Kobe's Intent to Score More Not What Lakers Need to Hear

Jesse DorseyFeatured ColumnistNovember 26, 2012

DALLAS, TX - NOVEMBER 24:  Kobe Bryant #24 of the Los Angeles Lakers during play against the Dallas Mavericks at American Airlines Center on November 24, 2012 in Dallas, Texas.  NOTE TO USER: User expressly acknowledges and agrees that, by downloading and or using this photograph, User is consenting to the terms and conditions of the Getty Images License Agreement.  (Photo by Ronald Martinez/Getty Images)
Ronald Martinez/Getty Images

The Los Angeles Lakers have started to get back on the right track. After starting the season out 1-4 with a single win over the lowly Detroit Pistons, Los Angeles has gone on to flip the script to win six of their last nine games, including a win over the Dallas Mavericks, the team that took them down on opening night.

Part of the turnaround for the Lakers has to be attributed to the fact that they just had time to jell together after being mashed together in the offseason, giving them more time to learn how to play together.

That, along with the end of the entire coaching saga, has allowed the drama to fizzle, the sky to un-fall and the Lakers to get their game together.

Of course, part of the credit for their success always has to be given to Kobe Bryant, as it always is. The fact is, Kobe has played a completely different game in the first 14 games of the season for the Lakers in comparison to last season.

Just looking at his stat sheet you can see the obvious difference. The fact that he's shooting 51 percent, compared to 43 percent a season ago, is a definite difference, and a lot of that has to do with the fact that he's been getting better shots, rather than chucking up mid-rangers all game long.

Credit better teammates and an out-of-nowhere improved Metta World Peace to Kobe's shot selection, but his attitude has to be complimented as well.

Already this season Kobe has three games of eight or more assists, something he did just seven times in 58 games a season ago. He's taken up the slack for Los Angeles' lack of a legitimate point guard, giving him what would be his most assists per game (5.1) since 2008.

On top of that, Kobe is still averaging incredible scoring numbers at nearly 27 points per game. That's not the 28 points per game that Kobe averaged last season, but he is still leading the league in both average and total points.

Going from that it seems as if there would be no reason for him to worry about scoring more, right?

Well, Kobe doesn't seem to think so. He's said himself that once Steve Nash comes back he's ready to pick up the slack, wherever that may be lacking (quote sic'd):

I’ll be scoring a lot more. I don’t have the facilitate as much. Everybody can kind of go to their natural positions. It enables me to do what I do best, which is to put the ball in the hole.

The problem I have there is that the Lakers don't need him to score even more, they need him to continue playing the game he's been playing and allow the offense to diversify more, getting Pau Gasol and Dwight Howard more involved in the offense.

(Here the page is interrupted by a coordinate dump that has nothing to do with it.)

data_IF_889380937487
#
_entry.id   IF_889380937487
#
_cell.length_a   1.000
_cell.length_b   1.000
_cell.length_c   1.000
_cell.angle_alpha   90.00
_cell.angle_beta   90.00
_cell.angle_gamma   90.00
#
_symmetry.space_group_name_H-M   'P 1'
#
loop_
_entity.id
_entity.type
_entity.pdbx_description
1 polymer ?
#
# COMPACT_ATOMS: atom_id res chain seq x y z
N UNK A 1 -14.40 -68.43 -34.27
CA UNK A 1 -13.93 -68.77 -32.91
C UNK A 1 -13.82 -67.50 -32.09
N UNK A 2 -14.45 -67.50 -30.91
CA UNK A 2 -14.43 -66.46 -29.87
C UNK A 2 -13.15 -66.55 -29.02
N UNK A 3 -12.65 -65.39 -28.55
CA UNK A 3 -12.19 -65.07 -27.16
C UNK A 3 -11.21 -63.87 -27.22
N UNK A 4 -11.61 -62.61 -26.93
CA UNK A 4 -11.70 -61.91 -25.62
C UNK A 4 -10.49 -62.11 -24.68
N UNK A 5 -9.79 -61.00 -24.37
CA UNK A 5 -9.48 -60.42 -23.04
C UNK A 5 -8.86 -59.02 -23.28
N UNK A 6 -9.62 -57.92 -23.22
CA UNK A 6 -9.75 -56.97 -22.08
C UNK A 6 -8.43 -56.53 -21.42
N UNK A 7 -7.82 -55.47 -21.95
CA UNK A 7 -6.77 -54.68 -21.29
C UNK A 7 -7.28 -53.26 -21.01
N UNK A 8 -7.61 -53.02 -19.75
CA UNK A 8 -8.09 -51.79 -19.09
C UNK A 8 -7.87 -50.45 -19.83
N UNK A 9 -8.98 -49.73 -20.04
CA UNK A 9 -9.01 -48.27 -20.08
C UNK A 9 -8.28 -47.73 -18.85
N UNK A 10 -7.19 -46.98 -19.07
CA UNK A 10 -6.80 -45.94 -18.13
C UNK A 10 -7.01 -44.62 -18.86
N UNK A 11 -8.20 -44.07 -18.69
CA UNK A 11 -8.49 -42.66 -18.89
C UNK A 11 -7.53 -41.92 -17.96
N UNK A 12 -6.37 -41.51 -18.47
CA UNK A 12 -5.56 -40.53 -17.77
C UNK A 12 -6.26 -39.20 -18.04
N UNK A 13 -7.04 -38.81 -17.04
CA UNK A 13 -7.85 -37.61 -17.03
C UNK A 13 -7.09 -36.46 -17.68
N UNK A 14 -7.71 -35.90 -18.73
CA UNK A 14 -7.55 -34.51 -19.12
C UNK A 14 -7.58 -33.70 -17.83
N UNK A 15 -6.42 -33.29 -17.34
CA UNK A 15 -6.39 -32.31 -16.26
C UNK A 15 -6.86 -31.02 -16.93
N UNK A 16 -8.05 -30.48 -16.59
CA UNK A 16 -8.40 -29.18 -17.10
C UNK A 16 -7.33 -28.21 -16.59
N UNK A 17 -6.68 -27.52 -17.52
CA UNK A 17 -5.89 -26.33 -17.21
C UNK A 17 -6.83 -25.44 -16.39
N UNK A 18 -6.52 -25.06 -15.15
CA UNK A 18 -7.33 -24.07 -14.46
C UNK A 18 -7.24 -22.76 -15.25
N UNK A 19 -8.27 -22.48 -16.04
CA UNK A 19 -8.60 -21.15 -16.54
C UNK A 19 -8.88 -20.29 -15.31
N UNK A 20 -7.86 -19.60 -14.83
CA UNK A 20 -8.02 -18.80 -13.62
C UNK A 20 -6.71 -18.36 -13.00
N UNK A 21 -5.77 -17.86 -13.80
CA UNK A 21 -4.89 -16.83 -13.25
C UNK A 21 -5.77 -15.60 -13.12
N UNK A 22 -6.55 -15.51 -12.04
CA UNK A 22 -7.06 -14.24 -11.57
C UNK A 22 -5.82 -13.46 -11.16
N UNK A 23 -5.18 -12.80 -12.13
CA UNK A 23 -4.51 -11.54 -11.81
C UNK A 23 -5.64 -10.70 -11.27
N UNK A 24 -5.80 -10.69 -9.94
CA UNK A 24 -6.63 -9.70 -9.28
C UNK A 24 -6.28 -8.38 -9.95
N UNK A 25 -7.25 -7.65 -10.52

In fact, Kobe scoring more might be downright detrimental to the team. Kobe has scored more than his 27-point average seven times this season. The Lakers have lost six of those seven games. Obviously that means the Lakers are an impressive 6-1 when Kobe scores 27 points or fewer.

In those seven games in which he's scored more than 27 points, Kobe shoots just under 49 percent compared to over 54 percent when he's scoring 27 points or fewer. It doesn't take a genius to figure out that Kobe obviously ends up using more of his team's possessions at a less efficient rate, leading to fewer shots for the rest of his team.

What happens when Kobe ends up taking more shots is the Lakers' offense becomes more obvious to the defense. While they're not usually able to stop him, they are often able to force him into shots he makes left often, usually mid-range jumpers, giving them a better shot at beating the Lakers.

Los Angeles should continue to be keen on getting as many players involved in the offense as possible. With that they'll be able to continue to create a diverse offense, and the more diverse the offense, the easier it ultimately is for your team to score and win games.

Historically speaking, Mike D'Antoni's best teams usually come when he's got a variety of offensive weapons, keeping one player from dominating his offense. This is most obvious when comparing D'Antoni's 2007 Phoenix Suns with his recent New York Knicks teams.

The 2007 Suns were D'Antoni's best team, winning 61 games and looking like championship contenders. That team was led by Leandro Barbosa shooting just under 14 times a game. They were rounded out by Shawn Marion, Amar'e Stoudemire, Nash and Raja Bell shooting between 12 and 14 times per game themselves.

Compare that to the 2011 Knicks and you get a different result. The team won just 42 games while Carmelo Anthony shot the ball 20 times per game and Amar'e pulled up 19 times in their time with the Knicks. After the trade for Carmelo, just Chauncey Billups cracked more than 10 shot attempts per game.

That's the rhetoric that D'Antoni preaches. Spread the ball, score from all angles and keep the defense guessing. 

If this Lakers team can continue to keep defenses guessing with Kobe shooting at such a high percentage, a championship could be easily within their grasp.


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